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In 2021, U.S. Renewable Energy Hit an All-Time High & Produced More Energy Than Either Coal or Nuclear Power.

Ken Bossong's picture
Executive Director, SUN DAY Campaign

Executive Director of the SUN DAY Campaign since 1992

  • Member since 2003
  • 47 items added with 18,908 views
  • Mar 31, 2022

Domestic production and consumption of renewable energy (i.e., biofuels, biomass, geothermal, hydropower, solar, wind) reached an all-time high in 2021, according to a SUN DAY Campaign analysis of new data released by the U.S. Energy Information Administration (EIA). 

The latest issue of EIA's "Monthly Energy Review" report (with data through December 31, 2021) reveals that renewable sources accounted for more than one-eighth (12.61%) of the U.S. energy produced and 12.49% of the energy consumed for electricity, transportation, heating, and other uses. Renewable energy production during 2021 was 12.317 quadrillion Btu (quads) - 5.39% more than in 2020 and 5.89% more than in 2019.

A sharp drop in hydropower (down 8.79%) was more than offset by growth in all non-hydro renewables: solar energy (up 23.84%), wind (up 12.38%), biofuels (up 7.52%), geothermal (up 1.48%), and biomass (up 1.00%).

Wind is now the largest single renewable energy source, accounting for 27.05% of total U.S. renewable energy output, followed by biomass (21.41%), biofuels (19.15%), hydropower (18.54%), solar (12.19%), and geothermal (1.67%).

By comparison, production by the nation’s nuclear power plants in 2021 dropped by 1.48% and 3.82% compared to 2020 and 2019 levels. As a consequence, energy provided by renewable sources in 2021 exceeded nuclear generation by more than 50% (12.317 quads vs. 8.129 quads).

Renewables energy production last year also surpassed that of coal by 6.54% (12.317 quads vs. 11.561 quads). While energy produced from coal increased over its 2019 level (10.703 quads), it was still less than any prior year going back to the early 1960s.

However, domestic energy production from all fossil fuel sources combined (i.e., oil and natural gas as well as coal) increased by 2.03% and accounted for 79.08% of the total. That, in turn, contributed to a 6.12% increase in carbon dioxide (C02) emissions attributable to U.S. energy consumption.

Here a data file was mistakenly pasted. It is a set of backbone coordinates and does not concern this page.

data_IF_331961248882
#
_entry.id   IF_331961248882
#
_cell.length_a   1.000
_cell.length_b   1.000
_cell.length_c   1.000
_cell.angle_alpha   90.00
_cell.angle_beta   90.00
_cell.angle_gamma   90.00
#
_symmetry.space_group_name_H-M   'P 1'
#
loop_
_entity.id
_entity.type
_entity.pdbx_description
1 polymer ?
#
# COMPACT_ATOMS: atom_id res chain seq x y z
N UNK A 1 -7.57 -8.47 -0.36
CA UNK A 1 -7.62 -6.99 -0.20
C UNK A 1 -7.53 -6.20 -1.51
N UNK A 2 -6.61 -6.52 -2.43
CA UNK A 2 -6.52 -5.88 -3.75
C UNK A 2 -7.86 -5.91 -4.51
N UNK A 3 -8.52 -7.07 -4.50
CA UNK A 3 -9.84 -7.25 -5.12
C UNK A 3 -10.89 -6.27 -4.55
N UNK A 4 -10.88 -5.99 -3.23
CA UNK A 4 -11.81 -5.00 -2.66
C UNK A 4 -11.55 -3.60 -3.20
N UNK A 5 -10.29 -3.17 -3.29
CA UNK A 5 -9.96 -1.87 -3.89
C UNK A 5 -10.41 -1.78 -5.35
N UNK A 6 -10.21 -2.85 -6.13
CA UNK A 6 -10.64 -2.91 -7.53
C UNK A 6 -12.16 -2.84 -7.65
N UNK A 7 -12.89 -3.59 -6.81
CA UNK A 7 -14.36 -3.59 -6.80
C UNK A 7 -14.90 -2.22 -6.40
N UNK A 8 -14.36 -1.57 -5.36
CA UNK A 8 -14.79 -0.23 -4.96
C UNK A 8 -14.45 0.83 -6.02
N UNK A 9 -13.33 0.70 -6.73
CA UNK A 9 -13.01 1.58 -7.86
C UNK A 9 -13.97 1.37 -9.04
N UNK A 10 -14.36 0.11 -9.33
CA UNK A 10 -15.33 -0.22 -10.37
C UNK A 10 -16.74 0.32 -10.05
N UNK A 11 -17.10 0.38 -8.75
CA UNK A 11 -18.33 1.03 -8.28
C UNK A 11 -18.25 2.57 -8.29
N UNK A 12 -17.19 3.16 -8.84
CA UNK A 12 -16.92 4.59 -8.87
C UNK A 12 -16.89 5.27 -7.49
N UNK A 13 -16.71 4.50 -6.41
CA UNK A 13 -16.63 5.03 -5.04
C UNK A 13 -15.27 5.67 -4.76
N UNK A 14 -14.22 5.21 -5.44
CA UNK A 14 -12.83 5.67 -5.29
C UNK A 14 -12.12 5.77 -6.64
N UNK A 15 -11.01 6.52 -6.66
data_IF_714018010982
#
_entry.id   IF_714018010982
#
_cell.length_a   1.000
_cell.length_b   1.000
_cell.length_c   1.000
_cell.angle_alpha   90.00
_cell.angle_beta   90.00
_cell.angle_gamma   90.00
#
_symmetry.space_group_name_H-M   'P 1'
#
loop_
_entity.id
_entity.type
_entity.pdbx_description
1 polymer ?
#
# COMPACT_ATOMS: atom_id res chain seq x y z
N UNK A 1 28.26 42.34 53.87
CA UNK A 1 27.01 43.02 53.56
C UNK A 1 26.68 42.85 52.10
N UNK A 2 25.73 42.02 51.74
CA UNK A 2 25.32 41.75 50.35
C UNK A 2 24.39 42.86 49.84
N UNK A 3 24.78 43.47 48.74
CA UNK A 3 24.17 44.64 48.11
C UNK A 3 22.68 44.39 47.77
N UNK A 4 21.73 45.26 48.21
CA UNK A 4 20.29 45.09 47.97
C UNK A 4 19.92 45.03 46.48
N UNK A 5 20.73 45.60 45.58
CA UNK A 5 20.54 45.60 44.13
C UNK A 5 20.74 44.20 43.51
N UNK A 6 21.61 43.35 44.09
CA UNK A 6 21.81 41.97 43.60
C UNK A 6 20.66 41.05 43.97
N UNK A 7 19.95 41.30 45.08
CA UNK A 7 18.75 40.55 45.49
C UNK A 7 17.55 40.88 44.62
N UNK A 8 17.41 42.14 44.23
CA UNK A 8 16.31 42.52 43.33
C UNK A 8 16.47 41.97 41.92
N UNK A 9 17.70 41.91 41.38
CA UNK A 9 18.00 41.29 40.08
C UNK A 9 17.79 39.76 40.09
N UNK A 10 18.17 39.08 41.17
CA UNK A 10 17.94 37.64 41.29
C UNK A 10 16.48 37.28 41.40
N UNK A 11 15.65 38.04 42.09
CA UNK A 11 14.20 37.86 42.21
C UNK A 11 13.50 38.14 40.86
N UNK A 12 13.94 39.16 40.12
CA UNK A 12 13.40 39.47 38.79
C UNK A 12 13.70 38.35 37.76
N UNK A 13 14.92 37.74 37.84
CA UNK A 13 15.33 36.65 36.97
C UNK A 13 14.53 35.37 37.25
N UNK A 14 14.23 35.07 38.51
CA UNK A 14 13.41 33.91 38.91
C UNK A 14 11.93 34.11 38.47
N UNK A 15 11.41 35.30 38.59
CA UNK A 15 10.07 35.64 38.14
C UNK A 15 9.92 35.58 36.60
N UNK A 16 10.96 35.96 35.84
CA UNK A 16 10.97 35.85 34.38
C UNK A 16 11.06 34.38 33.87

"The continued expansion of renewable energy's share of U.S. energy production and consumption is encouraging," noted the SUN DAY Campaign's executive director Ken Bossong. "However, EIA's latest data provide a clear warning that the pace of that growth must accelerate rapidly if we are to avoid the worst consequences of climate change."  


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SOURCES: The U.S. Energy Information Administration released its latest "Monthly Energy Review" on March 29, 2022. The data cited in this release can be found at, or extrapolated from, the following tables: 

Table 1.1 Primary Energy Overview:
Table 1.2 Primary Energy Production by Source:
Table 1.3 Primary Energy Consumption by Source:

Table 10.1 Renewable Energy Production and Consumption by Source:
Table 11.1 Carbon Dioxide Emissions From Energy Consumption by Source:
Table 11.7 Carbon Dioxide Emissions From Biomass Energy Consumption:



The SUN DAY Campaign is a non-profit research and educational organization founded in 1992 to aggressively promote 100% reliance on sustainable energy technologies as cost-effective alternatives to nuclear power and fossil fuels and as a strategy for addressing climate change.  

Roger Arnold's picture
Roger Arnold on Apr 1, 2022

Color me unimpressed by the fact that new wind and solar capacity continues to be built. The rate at which it's being built is far too low to arrest the rise in atmospheric CO2 levels this century. In fact globally, the rise in atmospheric CO2 appears to be accelerating, not slowing down. Much less retreating.

Joe Deely's picture
Joe Deely on Apr 3, 2022

The rate at which it's being built is far too low to arrest the rise in atmospheric CO2 levels this century. In fact globally, the rise in atmospheric CO2 appears to be accelerating, not slowing down. Much less retreating.

From the electric power point of things its really pretty simple. 

WW demand is growing at about 500 TWh per year. So in other to start reducing CO2 - zero carbon sources need to grow faster. That's not happening yet. 

As you can see from the chart below - in the last five years we see renewables growing at about 300 TWh/year, Hydro growing at about 80 TWh/year and nuclear growing at about 24 TWh/year.

Hydro growth will probably slow down. Renewables will get to 400 TWh/year short term and 500 TWh/year medium-term.  The problem is really nuclear which needs to start seeing 100 TWH/year growth. How likely is that? Short-term - unlikely. Medium-term  - maybe?

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